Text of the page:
I won’t find out this year. My fundamental goal in participating this year is to figure out how to write productively with an infant. Right now, she’s asleep on my chest as I type around her, and she doesn’t seem to mind. I’d put her down and save myself the discomfort, but then she’d be awake within five minutes and demanding food within ten.

She has no appreciated today’s attempts to put her down, rather than letting her sleep in my arms. And quite honestly, I don’t want to put her down; she’s growing so quickly and I don’t want to miss a single snuggly baby moment.

November has not helped me out, so far. Then again, November usually ends up being a weird, chaotic, overfull sort of month. Today was the first I could even attempt to experiment with setting her down more frequently.

I’d intended daily prompts. How many have I done? Exactly none. (Though blog posts like this count towards the word count I’m tracking on the NaNo site, and I’ve made a fair dent this evening in getting details out of the way so I’ll be able to sit down and work on some prompts.)

Some novel work might make its way in, but I wanted to allow myself to focus on figuring out the routine – my new process, now that I have a tiny human depending on me for everything.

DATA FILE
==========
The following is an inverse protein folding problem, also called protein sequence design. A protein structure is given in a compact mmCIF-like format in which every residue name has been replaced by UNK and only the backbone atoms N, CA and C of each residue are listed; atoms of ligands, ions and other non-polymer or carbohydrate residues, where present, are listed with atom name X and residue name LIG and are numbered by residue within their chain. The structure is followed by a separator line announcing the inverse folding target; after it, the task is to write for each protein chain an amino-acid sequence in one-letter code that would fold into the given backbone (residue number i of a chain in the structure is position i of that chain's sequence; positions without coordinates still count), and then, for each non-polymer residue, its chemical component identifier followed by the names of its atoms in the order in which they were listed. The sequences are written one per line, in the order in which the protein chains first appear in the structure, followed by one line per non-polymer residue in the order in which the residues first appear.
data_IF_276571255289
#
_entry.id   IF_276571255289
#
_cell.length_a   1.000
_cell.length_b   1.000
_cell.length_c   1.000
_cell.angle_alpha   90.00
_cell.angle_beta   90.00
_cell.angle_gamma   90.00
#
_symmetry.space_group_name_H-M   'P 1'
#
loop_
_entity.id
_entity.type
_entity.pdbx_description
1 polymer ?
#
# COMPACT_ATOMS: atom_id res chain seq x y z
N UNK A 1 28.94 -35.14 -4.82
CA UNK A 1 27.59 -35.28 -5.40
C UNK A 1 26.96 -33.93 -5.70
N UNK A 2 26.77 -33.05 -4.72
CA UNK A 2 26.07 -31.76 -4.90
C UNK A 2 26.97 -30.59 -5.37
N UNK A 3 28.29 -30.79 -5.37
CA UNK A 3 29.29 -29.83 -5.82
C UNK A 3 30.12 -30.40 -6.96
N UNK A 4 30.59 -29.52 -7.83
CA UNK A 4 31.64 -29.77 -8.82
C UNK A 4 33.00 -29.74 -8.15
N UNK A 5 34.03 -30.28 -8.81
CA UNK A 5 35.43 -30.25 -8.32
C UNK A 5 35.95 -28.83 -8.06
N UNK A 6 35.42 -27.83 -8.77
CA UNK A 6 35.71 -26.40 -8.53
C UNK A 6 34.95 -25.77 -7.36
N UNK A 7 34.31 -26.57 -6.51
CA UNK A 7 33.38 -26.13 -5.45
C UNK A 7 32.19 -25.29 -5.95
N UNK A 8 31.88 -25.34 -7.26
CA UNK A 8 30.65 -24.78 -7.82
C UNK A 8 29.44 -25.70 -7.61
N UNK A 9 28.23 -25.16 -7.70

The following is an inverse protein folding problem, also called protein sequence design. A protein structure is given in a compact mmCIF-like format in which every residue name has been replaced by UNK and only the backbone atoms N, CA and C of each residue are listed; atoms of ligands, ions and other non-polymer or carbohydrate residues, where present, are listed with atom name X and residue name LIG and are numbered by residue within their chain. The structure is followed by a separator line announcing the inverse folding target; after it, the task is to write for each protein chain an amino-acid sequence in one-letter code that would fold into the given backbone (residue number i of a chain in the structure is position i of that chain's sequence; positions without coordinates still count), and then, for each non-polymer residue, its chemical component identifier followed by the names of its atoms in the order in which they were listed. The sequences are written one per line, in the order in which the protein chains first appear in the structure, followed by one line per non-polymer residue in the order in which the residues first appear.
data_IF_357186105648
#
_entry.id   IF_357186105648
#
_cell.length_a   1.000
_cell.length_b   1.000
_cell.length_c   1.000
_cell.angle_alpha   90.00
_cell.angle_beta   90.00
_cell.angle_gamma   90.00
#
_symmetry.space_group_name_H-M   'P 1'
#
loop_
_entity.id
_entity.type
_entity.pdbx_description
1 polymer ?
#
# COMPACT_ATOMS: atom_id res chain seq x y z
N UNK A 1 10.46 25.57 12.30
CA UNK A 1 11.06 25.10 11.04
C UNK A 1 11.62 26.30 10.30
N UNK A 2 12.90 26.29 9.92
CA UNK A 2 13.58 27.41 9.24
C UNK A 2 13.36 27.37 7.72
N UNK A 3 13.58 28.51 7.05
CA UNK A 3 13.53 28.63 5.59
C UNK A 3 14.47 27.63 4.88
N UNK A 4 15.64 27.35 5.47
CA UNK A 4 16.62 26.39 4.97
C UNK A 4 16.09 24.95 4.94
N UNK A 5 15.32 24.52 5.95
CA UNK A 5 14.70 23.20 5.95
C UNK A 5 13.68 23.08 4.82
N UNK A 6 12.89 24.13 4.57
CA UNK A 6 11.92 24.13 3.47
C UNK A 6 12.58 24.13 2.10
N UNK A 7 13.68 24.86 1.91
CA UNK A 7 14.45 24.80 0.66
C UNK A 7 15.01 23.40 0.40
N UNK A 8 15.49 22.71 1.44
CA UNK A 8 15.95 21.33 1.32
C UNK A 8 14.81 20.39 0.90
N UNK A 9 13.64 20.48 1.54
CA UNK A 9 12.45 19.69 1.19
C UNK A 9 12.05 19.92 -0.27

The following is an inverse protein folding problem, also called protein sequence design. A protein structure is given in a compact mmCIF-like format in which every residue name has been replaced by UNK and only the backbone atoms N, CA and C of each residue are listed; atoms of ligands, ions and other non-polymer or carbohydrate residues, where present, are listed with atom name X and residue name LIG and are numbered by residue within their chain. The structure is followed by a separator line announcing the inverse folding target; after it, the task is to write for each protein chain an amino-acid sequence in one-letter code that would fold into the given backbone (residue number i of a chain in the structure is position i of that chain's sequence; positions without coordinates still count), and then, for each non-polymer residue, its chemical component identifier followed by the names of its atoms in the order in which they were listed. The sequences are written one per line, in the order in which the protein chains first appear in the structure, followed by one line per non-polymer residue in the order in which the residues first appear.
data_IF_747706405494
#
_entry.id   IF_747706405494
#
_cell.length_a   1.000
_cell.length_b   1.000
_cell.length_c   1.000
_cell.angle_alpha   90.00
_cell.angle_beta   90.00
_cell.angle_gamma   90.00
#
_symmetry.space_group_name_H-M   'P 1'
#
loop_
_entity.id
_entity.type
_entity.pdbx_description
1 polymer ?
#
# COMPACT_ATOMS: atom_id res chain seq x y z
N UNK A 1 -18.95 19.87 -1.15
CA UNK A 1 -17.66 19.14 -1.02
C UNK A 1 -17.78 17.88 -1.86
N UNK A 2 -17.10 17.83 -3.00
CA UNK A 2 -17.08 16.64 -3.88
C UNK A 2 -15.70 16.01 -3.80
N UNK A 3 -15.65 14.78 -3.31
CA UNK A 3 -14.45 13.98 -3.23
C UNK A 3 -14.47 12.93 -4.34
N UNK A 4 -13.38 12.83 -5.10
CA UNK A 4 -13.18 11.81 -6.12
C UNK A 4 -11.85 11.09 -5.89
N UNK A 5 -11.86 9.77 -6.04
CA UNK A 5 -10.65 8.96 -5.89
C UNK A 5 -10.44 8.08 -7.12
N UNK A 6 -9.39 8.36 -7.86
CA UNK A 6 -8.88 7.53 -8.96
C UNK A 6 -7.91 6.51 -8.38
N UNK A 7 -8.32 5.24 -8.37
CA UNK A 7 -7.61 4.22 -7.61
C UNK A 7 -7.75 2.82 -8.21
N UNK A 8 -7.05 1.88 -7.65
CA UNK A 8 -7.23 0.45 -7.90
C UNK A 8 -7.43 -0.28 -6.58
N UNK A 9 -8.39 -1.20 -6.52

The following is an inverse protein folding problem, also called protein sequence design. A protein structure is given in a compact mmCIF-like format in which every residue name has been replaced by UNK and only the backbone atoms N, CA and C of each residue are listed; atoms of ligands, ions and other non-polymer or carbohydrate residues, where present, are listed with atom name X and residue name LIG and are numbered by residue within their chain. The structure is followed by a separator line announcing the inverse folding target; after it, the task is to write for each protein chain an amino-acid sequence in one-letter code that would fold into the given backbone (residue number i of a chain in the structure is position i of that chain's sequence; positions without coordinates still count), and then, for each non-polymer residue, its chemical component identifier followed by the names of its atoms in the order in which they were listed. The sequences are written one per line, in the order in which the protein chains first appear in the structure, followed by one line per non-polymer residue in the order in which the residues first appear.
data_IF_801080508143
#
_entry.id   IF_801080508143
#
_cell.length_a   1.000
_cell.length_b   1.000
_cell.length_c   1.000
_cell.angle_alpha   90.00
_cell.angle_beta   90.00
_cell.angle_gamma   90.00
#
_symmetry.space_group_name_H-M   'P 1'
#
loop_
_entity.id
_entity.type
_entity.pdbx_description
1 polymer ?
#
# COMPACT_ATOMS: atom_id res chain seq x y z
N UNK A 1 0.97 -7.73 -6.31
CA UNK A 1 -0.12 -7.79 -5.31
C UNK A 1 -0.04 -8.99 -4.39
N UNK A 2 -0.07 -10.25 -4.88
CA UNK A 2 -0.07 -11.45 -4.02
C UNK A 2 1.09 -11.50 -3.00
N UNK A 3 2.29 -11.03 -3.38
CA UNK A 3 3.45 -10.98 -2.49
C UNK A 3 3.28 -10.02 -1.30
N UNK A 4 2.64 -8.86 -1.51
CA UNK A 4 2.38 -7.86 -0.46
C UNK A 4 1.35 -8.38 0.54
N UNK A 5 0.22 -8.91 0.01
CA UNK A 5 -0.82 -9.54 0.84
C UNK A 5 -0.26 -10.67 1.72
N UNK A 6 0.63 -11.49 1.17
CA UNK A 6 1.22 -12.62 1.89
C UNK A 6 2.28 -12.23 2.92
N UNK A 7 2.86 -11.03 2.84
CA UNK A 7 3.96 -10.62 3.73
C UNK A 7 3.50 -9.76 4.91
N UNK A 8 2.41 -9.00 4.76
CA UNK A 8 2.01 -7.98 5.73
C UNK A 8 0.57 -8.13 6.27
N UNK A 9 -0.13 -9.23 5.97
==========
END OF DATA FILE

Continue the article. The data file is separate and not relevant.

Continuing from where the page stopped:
The first week of November is nearly gone. I have written more today in two hours than the last four days combined, and I’m not done yet.

It’s a good feeling, to combat the creeping sense of failure that has been growing.

Wish me luck!

Shake It Up!

So it was past time for a little spring summer cleaning of the blog, most of it cosmetic, but you may notice an extra widget in the sidebar. (I might be in avoidance mode, but there is no part of this national healthcare farce I am ok with. Because I can’t be ok with the message, “Just f*ck off and die.”)

That’s right, folks: I have Instagram.

I upgraded my phone in May from a Windows phone with few apps and poor connectivity in areas where I actually want the connection to a shiny new iPhone 7. Social media suddenly became easier! Before, it felt like a chore and offered one more thing to overwhelm me.